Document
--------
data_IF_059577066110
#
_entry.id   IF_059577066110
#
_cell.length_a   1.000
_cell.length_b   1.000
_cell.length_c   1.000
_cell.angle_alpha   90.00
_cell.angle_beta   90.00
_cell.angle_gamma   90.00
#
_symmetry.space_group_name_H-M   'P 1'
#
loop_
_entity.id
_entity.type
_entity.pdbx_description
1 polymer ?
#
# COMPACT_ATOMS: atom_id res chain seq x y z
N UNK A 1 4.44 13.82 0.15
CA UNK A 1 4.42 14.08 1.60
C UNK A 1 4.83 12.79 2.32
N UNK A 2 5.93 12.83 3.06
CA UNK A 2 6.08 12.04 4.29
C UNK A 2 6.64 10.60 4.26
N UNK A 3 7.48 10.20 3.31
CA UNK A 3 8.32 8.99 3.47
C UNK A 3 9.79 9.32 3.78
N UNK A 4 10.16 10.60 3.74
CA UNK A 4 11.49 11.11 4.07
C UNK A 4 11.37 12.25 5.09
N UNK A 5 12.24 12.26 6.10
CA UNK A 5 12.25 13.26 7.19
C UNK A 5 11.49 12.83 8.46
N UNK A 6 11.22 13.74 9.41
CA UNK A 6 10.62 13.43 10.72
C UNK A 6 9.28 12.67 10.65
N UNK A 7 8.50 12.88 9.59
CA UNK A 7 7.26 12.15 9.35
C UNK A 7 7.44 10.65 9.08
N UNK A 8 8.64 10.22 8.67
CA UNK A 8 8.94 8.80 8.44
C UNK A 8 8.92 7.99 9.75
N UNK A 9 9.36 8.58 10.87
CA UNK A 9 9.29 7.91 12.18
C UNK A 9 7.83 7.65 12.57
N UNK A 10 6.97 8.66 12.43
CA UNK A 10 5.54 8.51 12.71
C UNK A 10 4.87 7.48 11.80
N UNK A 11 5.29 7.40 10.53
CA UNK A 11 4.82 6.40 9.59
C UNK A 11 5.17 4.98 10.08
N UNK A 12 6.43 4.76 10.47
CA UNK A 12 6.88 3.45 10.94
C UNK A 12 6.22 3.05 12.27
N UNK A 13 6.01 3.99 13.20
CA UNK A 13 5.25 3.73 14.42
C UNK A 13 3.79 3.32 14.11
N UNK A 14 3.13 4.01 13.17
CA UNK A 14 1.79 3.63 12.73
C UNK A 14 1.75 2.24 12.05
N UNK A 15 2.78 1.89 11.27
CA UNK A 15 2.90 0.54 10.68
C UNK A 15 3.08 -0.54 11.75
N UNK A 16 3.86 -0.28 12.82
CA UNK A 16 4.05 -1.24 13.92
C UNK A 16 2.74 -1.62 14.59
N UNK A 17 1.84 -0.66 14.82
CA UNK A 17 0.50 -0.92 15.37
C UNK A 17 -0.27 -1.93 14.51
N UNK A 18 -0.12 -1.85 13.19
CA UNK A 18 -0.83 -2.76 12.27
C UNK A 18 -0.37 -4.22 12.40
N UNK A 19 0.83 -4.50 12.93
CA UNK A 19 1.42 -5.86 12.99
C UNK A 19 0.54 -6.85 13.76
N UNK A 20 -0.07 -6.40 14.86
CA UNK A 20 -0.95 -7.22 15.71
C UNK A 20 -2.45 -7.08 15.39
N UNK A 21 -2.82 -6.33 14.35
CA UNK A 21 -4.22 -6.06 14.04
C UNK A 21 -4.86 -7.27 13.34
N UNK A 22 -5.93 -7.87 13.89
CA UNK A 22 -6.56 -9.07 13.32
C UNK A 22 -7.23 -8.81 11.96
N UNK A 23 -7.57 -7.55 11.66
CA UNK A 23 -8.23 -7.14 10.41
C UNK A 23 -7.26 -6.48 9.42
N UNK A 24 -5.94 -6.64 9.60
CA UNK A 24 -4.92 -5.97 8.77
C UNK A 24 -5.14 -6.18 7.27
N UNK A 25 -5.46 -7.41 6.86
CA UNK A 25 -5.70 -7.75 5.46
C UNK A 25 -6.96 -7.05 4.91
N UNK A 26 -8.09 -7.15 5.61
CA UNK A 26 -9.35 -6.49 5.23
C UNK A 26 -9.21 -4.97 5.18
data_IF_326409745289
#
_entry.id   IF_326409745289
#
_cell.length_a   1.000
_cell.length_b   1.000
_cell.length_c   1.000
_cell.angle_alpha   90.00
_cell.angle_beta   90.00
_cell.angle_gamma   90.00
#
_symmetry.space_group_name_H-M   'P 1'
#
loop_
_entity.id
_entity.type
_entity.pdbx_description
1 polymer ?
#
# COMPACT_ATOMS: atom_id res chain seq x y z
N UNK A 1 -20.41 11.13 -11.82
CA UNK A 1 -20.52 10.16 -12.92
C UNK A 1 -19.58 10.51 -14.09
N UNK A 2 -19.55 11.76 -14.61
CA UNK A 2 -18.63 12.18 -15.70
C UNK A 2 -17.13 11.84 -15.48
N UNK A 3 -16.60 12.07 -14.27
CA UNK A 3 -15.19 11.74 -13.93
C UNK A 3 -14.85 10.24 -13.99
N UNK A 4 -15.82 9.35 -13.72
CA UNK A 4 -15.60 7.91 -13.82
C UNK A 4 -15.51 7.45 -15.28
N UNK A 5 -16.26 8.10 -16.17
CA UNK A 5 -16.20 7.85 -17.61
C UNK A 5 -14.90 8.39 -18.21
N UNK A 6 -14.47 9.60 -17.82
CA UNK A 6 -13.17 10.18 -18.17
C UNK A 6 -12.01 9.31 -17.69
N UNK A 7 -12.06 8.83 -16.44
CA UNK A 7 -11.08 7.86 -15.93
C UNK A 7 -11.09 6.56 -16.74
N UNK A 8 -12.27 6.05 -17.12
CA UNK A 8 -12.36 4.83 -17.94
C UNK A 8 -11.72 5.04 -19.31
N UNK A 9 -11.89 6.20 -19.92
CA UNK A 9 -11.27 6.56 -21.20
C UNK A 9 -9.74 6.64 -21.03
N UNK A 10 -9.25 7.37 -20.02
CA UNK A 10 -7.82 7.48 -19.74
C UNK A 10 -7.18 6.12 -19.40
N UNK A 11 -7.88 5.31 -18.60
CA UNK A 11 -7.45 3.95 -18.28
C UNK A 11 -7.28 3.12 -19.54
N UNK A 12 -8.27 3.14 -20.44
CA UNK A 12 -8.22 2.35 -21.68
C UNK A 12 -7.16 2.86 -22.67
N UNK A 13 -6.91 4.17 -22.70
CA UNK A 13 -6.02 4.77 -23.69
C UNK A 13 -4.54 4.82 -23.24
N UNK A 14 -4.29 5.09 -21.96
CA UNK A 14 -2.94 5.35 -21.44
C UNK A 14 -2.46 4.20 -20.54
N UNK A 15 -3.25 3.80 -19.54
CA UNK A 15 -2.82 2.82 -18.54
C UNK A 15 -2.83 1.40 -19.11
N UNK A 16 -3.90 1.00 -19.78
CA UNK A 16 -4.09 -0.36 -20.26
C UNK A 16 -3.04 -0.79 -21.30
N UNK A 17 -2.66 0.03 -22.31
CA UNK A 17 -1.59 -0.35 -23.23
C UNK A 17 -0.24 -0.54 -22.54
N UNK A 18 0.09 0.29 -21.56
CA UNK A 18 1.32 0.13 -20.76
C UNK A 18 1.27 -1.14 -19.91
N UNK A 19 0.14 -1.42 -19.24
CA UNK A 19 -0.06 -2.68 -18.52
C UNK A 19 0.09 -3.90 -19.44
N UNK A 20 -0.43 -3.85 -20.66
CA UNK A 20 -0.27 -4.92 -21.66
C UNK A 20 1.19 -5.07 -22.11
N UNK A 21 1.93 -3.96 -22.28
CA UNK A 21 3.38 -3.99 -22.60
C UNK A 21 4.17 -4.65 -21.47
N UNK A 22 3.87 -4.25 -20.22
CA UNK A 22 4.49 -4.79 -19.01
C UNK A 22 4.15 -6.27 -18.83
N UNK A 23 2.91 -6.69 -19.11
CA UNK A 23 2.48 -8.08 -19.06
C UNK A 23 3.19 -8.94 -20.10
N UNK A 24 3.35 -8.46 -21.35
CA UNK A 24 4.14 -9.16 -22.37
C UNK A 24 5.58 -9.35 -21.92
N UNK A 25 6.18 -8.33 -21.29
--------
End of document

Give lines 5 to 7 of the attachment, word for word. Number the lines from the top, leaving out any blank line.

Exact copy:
_cell.length_a   1.000
_cell.length_b   1.000
_cell.length_c   1.000